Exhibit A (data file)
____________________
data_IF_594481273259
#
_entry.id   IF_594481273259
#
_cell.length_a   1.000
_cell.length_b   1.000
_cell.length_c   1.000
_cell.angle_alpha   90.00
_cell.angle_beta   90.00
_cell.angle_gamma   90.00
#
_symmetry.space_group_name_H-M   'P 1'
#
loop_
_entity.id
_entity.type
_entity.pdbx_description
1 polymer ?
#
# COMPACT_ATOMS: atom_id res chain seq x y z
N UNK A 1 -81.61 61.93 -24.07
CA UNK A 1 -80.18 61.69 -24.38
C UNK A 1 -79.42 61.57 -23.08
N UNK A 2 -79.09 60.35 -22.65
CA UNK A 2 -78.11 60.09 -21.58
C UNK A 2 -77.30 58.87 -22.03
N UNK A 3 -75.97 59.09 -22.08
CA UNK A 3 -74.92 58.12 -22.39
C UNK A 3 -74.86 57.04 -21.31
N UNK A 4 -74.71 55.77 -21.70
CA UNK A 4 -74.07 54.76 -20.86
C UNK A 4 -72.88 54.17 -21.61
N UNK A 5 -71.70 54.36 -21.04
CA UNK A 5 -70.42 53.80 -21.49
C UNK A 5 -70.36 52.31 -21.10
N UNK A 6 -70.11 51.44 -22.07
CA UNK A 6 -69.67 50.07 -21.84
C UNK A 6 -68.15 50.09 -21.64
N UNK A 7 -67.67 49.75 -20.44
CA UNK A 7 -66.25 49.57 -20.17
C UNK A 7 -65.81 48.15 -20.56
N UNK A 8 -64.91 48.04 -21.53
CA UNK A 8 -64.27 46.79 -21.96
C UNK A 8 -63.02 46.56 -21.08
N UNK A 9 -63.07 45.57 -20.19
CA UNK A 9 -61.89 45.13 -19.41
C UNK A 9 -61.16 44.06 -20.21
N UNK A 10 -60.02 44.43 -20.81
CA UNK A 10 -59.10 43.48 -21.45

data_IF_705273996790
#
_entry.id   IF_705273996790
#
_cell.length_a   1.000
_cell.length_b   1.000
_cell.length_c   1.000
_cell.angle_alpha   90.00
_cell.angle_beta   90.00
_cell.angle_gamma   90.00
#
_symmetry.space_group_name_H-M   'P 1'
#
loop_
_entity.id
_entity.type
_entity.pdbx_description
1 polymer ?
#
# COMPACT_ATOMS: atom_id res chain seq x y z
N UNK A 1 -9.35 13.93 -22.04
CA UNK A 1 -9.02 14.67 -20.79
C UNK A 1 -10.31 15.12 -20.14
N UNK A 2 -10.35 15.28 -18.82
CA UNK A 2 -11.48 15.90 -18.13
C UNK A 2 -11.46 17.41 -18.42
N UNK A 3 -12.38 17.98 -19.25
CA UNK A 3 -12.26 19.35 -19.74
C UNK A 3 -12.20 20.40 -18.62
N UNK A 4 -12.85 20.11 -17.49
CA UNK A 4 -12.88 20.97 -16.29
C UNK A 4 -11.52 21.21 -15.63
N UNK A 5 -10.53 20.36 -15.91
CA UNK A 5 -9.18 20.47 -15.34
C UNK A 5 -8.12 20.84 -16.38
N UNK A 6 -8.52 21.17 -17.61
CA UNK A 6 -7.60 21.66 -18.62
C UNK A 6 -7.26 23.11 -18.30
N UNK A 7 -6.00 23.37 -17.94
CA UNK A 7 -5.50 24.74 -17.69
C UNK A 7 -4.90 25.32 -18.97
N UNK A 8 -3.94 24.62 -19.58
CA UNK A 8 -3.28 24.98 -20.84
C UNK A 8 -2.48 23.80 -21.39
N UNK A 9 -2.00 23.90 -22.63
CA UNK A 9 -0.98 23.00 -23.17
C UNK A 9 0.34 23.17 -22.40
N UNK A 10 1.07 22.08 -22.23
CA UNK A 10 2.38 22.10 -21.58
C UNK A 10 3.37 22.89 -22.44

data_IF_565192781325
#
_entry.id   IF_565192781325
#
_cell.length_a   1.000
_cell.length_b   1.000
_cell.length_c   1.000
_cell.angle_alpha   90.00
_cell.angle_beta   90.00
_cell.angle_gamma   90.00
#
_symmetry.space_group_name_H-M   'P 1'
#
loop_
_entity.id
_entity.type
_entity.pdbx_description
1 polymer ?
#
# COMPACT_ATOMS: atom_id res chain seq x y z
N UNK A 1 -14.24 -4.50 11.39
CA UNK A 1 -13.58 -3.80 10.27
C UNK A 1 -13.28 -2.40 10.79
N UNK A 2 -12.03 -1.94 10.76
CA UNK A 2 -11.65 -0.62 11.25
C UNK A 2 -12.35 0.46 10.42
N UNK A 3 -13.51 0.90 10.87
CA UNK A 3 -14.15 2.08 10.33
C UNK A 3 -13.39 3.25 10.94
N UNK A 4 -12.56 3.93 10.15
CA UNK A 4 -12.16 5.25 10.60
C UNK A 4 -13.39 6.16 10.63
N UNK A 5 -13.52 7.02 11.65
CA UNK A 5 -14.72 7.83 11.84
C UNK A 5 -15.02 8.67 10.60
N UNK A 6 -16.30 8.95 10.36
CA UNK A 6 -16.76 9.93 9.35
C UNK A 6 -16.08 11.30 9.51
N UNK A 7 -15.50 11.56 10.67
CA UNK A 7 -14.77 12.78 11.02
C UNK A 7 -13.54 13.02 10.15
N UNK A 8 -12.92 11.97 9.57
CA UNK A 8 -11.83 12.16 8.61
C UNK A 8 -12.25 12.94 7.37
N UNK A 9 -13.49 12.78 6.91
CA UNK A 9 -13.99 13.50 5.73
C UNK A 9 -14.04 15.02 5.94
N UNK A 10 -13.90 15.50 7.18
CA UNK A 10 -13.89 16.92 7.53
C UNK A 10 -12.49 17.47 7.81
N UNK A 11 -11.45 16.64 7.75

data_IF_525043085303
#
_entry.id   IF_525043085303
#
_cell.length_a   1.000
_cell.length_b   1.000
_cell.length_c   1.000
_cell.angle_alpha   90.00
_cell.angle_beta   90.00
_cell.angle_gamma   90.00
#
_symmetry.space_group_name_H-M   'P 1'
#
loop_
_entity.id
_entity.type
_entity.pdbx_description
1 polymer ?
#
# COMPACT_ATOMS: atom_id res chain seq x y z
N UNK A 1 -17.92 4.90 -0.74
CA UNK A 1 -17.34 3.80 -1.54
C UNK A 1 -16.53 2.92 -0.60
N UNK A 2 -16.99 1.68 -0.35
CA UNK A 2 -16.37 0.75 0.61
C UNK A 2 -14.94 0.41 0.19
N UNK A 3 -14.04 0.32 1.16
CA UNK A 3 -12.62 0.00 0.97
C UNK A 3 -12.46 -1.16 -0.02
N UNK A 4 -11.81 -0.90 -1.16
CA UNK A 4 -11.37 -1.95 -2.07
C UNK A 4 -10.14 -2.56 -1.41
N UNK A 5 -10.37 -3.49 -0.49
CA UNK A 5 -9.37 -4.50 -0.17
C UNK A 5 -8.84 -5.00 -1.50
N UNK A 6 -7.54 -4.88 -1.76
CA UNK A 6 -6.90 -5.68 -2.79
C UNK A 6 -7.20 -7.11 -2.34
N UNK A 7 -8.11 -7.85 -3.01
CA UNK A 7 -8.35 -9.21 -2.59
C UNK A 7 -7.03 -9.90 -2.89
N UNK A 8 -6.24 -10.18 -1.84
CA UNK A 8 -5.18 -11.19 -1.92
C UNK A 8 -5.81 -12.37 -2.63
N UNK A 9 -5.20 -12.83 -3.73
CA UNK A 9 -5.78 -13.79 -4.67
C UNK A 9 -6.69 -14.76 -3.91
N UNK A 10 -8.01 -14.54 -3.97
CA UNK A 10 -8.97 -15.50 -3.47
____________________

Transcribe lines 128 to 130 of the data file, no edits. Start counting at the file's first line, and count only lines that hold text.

C UNK A 3 -13.39 3.25 10.94
N UNK A 4 -12.56 3.93 10.15
CA UNK A 4 -12.16 5.25 10.60